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Bible boy_reading_bibleThis entry continues a study of the passages from the Gospel of St Luke which have been excluded from the three-year Lectionary used in public worship.

As such it becomes part of my ongoing series Forbidden Bible Verses, also essential to understanding Scripture.

Today’s verses are from the English Standard Version with commentary by Matthew Henry.

Luke 4:42-44

Jesus Preaches in Synagogues

42 And when it was day, he departed and went into a desolate place. And the people sought him and came to him, and would have kept him from leaving them, 43but he said to them, “I must preach the good news of the kingdom of God to the other towns as well; for I was sent for this purpose.” 44And he was preaching in the synagogues of Judea.


Last week’s post discussed Jesus’s healing of the many people stricken with illness or demons after the Sabbath had ended.

He left Capernaum the next day (verse 42) for a place removed from humanity. No doubt He needed to rest and have time alone to pray before moving on to other towns. Not surprisingly, the people of Capernaum urged Him to stay with them.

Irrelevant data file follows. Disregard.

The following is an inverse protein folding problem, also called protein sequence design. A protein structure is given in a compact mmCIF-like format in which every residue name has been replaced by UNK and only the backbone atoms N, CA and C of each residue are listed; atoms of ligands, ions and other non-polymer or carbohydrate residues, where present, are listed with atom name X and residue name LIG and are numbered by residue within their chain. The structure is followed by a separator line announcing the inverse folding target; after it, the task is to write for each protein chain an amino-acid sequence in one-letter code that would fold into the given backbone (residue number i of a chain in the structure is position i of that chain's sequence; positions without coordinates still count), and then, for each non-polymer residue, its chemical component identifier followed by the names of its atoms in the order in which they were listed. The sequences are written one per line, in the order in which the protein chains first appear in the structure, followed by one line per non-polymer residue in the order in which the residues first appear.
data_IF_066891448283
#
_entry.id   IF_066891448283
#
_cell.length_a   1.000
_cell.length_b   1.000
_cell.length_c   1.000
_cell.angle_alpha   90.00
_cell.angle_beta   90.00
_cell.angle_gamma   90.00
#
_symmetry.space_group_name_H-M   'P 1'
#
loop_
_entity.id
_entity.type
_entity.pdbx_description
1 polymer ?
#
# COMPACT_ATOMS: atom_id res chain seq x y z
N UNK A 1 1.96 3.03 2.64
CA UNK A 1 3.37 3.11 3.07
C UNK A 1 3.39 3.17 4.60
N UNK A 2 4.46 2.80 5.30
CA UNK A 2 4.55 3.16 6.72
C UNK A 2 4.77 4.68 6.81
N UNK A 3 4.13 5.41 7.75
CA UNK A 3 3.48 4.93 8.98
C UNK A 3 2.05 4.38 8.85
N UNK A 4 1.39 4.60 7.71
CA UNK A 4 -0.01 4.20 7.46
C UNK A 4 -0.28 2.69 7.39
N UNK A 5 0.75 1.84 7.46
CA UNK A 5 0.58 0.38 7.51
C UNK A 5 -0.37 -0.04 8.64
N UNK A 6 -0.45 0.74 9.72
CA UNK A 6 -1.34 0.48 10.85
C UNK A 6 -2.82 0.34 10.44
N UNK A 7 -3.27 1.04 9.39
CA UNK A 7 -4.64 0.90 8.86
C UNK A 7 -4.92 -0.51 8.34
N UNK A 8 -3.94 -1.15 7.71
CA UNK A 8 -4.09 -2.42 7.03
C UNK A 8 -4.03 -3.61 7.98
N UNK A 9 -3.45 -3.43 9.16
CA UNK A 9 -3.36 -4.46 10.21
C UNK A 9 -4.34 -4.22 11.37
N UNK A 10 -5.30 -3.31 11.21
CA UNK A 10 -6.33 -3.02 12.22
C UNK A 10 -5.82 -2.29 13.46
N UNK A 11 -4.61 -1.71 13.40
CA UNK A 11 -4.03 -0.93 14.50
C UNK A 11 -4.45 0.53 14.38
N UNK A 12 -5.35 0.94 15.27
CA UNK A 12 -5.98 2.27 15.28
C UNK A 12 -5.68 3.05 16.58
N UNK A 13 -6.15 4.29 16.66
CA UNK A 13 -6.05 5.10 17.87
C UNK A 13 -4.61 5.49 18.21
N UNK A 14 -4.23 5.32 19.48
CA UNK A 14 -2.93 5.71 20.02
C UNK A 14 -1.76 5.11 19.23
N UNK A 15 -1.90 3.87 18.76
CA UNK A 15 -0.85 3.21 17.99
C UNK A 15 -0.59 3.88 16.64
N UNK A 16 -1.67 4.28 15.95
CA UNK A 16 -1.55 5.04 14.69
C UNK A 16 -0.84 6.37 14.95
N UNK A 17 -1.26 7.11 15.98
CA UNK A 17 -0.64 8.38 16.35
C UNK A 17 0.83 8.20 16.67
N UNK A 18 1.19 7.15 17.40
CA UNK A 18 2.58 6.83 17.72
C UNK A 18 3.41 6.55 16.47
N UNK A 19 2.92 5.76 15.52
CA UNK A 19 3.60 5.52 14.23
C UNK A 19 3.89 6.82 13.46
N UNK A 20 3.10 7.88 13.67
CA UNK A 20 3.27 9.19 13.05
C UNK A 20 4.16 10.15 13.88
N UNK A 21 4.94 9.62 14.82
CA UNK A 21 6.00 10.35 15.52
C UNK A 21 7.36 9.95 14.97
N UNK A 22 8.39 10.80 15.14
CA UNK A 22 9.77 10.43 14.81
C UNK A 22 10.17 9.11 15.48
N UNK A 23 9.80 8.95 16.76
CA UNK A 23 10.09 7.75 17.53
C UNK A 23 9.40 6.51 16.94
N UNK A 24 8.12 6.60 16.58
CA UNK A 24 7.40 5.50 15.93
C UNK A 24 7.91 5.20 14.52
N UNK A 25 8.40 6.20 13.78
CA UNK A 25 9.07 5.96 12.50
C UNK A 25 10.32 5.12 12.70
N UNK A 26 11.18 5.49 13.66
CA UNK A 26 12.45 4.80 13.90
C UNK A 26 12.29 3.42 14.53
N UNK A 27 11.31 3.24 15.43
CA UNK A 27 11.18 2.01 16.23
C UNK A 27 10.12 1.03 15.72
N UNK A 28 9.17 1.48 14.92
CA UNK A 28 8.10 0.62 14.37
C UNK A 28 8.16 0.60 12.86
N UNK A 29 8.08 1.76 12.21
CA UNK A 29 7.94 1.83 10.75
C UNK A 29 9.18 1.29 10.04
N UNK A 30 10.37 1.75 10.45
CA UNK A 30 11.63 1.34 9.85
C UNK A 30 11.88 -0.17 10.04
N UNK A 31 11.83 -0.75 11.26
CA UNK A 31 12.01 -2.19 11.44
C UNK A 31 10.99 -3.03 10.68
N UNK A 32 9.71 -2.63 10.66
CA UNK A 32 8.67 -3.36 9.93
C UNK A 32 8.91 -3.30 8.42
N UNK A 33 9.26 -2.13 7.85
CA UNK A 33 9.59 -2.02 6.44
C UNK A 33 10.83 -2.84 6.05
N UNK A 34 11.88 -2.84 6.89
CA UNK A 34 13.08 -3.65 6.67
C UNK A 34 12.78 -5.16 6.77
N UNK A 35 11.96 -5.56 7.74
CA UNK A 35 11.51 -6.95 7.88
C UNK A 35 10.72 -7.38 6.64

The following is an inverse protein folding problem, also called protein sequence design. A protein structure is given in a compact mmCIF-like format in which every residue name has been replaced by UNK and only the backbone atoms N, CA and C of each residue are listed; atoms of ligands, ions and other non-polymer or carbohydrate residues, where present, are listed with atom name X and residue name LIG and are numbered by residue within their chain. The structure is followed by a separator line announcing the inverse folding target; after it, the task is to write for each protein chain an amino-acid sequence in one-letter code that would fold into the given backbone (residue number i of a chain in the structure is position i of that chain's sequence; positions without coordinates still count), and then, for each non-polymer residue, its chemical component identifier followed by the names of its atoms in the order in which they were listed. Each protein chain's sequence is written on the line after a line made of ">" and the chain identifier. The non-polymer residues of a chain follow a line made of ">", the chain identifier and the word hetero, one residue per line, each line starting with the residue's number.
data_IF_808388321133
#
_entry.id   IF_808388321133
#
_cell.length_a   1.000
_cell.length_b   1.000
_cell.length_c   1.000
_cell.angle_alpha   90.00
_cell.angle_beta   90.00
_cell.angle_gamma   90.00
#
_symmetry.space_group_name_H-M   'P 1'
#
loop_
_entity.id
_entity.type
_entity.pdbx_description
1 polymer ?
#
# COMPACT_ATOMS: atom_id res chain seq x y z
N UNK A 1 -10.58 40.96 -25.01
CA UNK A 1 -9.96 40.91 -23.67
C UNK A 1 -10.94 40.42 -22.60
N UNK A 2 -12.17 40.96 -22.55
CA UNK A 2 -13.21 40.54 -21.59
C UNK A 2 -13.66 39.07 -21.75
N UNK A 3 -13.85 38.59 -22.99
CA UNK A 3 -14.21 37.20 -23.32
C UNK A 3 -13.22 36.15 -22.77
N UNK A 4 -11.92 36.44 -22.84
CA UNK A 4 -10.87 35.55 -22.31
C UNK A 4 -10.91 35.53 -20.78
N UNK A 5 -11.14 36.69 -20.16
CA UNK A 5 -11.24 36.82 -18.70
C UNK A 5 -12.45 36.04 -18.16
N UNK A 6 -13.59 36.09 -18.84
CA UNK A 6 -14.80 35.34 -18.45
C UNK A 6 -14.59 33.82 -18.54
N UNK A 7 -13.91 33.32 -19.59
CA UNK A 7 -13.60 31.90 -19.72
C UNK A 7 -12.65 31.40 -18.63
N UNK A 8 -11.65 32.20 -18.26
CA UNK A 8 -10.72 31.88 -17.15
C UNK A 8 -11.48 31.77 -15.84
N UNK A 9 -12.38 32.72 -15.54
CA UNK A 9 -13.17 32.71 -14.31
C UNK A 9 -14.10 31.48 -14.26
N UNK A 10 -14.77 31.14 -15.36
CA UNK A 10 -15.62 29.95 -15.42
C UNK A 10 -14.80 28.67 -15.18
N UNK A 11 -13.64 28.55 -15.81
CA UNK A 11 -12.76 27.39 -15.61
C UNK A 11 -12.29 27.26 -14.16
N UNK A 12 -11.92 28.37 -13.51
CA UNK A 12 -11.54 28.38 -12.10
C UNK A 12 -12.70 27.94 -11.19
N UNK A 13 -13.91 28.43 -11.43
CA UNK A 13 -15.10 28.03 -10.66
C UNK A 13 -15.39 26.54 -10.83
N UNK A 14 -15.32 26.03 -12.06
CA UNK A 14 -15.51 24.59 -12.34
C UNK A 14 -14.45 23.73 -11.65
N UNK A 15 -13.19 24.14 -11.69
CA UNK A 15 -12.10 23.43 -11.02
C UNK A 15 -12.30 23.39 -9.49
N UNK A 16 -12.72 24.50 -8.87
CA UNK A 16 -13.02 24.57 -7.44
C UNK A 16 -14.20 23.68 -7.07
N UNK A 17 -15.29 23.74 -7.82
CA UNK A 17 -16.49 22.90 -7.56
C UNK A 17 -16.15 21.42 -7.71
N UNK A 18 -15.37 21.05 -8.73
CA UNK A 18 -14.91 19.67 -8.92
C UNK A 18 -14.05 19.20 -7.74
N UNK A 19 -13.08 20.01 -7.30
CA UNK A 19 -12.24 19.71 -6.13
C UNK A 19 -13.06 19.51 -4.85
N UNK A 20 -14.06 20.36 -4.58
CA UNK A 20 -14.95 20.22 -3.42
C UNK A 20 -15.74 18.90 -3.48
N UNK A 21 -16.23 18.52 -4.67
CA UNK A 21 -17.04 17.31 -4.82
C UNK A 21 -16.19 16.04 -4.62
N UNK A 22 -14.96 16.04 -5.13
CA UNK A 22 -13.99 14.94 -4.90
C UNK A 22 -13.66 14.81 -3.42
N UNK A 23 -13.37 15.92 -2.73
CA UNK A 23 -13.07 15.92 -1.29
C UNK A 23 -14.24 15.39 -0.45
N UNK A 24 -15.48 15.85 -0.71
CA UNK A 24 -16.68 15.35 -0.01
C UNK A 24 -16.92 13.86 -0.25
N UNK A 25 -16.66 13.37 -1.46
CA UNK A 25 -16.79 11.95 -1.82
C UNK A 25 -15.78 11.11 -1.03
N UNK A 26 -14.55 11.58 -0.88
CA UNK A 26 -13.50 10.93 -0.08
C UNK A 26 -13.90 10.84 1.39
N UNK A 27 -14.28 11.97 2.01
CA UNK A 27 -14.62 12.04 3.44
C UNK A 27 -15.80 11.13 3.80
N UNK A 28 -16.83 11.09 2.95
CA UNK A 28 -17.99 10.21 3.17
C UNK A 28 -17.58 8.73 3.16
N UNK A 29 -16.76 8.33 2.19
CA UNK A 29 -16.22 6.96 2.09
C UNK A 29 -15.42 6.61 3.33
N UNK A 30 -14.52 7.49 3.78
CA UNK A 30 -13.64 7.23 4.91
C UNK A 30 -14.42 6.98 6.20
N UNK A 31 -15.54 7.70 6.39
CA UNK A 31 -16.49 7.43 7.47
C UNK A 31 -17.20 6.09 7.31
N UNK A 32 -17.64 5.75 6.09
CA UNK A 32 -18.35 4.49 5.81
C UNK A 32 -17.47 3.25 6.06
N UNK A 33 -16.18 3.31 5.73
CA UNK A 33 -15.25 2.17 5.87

He explained that He had to move on in order to ‘preach the good news of the kingdom of God’ (verse 43). This, He said, was what He came to do.

Our Lord went on to preach in other synagogues in Galilee — Judea (verse 43).

Jesus had friends in Capernaum as well as many well-wishers among those He had healed, including their families. Yet, as Matthew Henry points out:

The people were exceedingly fond of him; I doubt, more because he had healed their sick than because he had preached repentance to them.

Their reaction to Him was much different from that of the people from His hometown of Nazareth. They wanted to throw Him off a cliff after He announced that He was fulfilling Scripture. He was able to escape them by ‘passing through their midst’ (Luke 4:30). With that, He was finished with them.

Henry observes that clergy should not feel discouraged when people reject their preaching:

for they will meet with others that will welcome them and their message.

This is why the notion of ‘church growth’ is so absurd. Where did Jesus have large numbers of true believers following Him? He had crowds, certainly, but those people were not converts. Many sought something tangible from Him for themselves, i.e. healing. In other words, ‘What’s in it for me?’

No one denies the importance of being physically and mentally well, but how many believed He was the Messiah? How many of those deepened their faith after His healing? Very few, indeed.

What is interesting is that Jesus cured so many people — unbelievers — unconditionally. He freely addressed their physical needs by restoring health completely.

This demonstration of His generous love and mercy in His public ministry should give today’s unbelievers pause for thought.

Next time: Luke 5:12-16

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